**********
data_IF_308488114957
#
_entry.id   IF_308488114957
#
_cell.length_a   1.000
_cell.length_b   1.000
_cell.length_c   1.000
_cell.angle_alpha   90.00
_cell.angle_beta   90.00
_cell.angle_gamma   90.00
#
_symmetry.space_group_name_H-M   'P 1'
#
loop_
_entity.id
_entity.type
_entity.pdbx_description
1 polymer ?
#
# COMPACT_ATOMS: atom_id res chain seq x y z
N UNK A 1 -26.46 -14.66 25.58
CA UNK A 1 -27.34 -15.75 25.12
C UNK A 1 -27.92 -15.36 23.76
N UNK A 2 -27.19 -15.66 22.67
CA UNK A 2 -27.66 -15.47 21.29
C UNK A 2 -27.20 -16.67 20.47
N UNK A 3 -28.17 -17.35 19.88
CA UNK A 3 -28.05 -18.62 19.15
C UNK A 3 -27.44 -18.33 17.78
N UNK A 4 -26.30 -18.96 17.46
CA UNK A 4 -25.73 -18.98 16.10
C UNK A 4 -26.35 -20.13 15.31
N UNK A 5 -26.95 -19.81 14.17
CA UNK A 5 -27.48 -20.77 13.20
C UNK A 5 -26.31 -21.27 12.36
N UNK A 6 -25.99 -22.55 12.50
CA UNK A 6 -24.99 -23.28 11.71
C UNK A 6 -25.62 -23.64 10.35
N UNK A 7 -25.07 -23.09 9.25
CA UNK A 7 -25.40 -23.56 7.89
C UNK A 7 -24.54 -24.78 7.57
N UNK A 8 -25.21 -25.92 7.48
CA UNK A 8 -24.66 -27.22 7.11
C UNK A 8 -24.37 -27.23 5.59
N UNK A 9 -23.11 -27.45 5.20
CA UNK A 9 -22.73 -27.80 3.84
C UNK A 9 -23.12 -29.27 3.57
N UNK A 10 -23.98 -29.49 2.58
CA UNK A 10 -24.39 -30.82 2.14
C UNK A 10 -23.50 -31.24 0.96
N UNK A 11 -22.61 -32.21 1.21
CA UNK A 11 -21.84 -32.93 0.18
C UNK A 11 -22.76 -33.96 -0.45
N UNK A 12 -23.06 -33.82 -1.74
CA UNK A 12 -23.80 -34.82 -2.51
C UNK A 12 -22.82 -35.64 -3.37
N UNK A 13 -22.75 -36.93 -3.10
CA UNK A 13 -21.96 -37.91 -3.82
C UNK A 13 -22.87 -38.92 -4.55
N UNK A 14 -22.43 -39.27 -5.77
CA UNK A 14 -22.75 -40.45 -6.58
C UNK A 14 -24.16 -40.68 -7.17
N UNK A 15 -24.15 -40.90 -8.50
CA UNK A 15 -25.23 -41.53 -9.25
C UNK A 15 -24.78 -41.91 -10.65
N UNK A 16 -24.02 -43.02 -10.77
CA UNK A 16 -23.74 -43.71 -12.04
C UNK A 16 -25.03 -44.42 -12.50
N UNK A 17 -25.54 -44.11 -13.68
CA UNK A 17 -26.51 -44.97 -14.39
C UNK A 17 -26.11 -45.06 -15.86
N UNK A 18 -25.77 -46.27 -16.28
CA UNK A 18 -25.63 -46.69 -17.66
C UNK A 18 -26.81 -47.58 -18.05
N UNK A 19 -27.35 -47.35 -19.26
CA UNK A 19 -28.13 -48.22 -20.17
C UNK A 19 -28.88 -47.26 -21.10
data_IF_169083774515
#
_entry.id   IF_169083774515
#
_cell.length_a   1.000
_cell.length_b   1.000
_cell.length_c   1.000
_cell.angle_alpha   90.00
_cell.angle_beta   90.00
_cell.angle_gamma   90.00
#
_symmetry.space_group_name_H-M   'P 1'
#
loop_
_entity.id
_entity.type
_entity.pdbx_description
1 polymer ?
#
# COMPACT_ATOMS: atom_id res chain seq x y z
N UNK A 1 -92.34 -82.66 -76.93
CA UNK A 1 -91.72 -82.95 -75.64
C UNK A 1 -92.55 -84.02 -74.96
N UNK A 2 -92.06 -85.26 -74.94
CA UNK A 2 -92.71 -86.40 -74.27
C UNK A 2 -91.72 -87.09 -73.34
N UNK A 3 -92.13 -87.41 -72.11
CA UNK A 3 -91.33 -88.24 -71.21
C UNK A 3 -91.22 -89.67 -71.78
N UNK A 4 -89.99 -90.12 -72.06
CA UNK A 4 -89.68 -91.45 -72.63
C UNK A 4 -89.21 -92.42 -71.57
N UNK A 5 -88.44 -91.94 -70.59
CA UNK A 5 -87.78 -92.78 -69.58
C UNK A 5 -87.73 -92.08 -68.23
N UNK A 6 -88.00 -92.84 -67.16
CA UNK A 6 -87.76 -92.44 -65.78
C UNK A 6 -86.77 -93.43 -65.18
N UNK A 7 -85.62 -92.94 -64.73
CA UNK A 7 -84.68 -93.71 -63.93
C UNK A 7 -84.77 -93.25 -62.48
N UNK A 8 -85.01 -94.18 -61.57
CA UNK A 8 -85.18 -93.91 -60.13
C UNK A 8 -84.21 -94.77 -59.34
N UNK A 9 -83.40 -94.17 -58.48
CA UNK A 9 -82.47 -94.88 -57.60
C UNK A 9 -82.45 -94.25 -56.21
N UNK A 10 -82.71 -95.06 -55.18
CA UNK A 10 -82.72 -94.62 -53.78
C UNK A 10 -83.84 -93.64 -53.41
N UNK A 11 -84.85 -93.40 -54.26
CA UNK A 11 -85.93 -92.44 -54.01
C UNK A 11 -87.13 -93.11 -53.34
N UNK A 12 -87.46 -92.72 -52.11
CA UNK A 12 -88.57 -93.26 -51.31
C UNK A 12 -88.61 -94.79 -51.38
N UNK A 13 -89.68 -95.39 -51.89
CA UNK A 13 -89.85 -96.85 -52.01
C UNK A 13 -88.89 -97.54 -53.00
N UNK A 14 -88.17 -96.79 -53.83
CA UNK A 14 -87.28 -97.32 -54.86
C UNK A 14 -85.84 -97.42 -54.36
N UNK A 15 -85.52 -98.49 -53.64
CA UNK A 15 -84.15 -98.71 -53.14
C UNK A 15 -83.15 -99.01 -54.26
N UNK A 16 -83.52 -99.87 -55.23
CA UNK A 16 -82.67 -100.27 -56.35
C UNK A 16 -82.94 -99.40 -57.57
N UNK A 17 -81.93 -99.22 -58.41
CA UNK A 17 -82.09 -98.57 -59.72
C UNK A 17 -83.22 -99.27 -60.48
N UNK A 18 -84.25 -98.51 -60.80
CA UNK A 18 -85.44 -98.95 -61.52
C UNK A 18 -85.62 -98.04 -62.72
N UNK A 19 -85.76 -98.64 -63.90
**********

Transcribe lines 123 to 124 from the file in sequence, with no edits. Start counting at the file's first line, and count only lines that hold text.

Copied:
CA UNK A 9 -82.47 -94.88 -57.60
C UNK A 9 -82.45 -94.25 -56.21